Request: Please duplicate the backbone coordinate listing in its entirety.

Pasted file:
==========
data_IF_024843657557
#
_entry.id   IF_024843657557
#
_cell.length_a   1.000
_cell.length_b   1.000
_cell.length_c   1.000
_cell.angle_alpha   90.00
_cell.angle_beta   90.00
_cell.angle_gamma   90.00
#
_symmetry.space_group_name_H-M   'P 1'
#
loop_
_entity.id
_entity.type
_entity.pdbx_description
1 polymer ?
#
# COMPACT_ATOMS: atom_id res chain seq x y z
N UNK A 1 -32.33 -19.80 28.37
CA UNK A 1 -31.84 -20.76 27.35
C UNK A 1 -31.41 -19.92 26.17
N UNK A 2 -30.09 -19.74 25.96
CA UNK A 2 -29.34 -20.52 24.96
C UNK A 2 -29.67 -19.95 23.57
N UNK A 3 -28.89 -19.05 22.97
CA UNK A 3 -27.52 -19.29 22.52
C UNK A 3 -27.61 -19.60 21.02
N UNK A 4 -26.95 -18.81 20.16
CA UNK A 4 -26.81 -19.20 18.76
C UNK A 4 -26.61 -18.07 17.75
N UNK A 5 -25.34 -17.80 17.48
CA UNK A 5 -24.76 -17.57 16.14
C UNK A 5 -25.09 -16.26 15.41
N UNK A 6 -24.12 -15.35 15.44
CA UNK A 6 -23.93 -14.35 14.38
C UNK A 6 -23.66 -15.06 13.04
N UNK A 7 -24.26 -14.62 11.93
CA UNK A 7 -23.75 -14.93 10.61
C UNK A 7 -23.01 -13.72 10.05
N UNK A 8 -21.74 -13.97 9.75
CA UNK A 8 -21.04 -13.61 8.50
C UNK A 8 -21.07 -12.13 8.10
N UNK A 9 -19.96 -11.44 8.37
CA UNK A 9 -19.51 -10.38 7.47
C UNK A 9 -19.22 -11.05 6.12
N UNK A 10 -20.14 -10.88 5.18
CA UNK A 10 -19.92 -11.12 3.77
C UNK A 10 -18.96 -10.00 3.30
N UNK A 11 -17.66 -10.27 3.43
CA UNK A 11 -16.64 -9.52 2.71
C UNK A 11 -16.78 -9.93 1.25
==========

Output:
data_IF_024843657557
#
_entry.id   IF_024843657557
#
_cell.length_a   1.000
_cell.length_b   1.000
_cell.length_c   1.000
_cell.angle_alpha   90.00
_cell.angle_beta   90.00
_cell.angle_gamma   90.00
#
_symmetry.space_group_name_H-M   'P 1'
#
loop_
_entity.id
_entity.type
_entity.pdbx_description
1 polymer ?
#
# COMPACT_ATOMS: atom_id res chain seq x y z
N UNK A 1 -32.33 -19.80 28.37
CA UNK A 1 -31.84 -20.76 27.35
C UNK A 1 -31.41 -19.92 26.17
N UNK A 2 -30.09 -19.74 25.96
CA UNK A 2 -29.34 -20.52 24.96
C UNK A 2 -29.67 -19.95 23.57
N UNK A 3 -28.89 -19.05 22.97
CA UNK A 3 -27.52 -19.29 22.52
C UNK A 3 -27.61 -19.60 21.02
N UNK A 4 -26.95 -18.81 20.16
CA UNK A 4 -26.81 -19.20 18.76
C UNK A 4 -26.61 -18.07 17.75
N UNK A 5 -25.34 -17.80 17.48
CA UNK A 5 -24.76 -17.57 16.14
C UNK A 5 -25.09 -16.26 15.41
N UNK A 6 -24.12 -15.35 15.44
CA UNK A 6 -23.93 -14.35 14.38
C UNK A 6 -23.66 -15.06 13.04
N UNK A 7 -24.26 -14.62 11.93
CA UNK A 7 -23.75 -14.93 10.61
C UNK A 7 -23.01 -13.72 10.05
N UNK A 8 -21.74 -13.97 9.75
CA UNK A 8 -21.04 -13.61 8.50
C UNK A 8 -21.07 -12.13 8.10
N UNK A 9 -19.96 -11.44 8.37
CA UNK A 9 -19.51 -10.38 7.47
C UNK A 9 -19.22 -11.05 6.12
N UNK A 10 -20.14 -10.88 5.18
CA UNK A 10 -19.92 -11.12 3.77
C UNK A 10 -18.96 -10.00 3.30
N UNK A 11 -17.66 -10.27 3.43
CA UNK A 11 -16.64 -9.52 2.71
C UNK A 11 -16.78 -9.93 1.25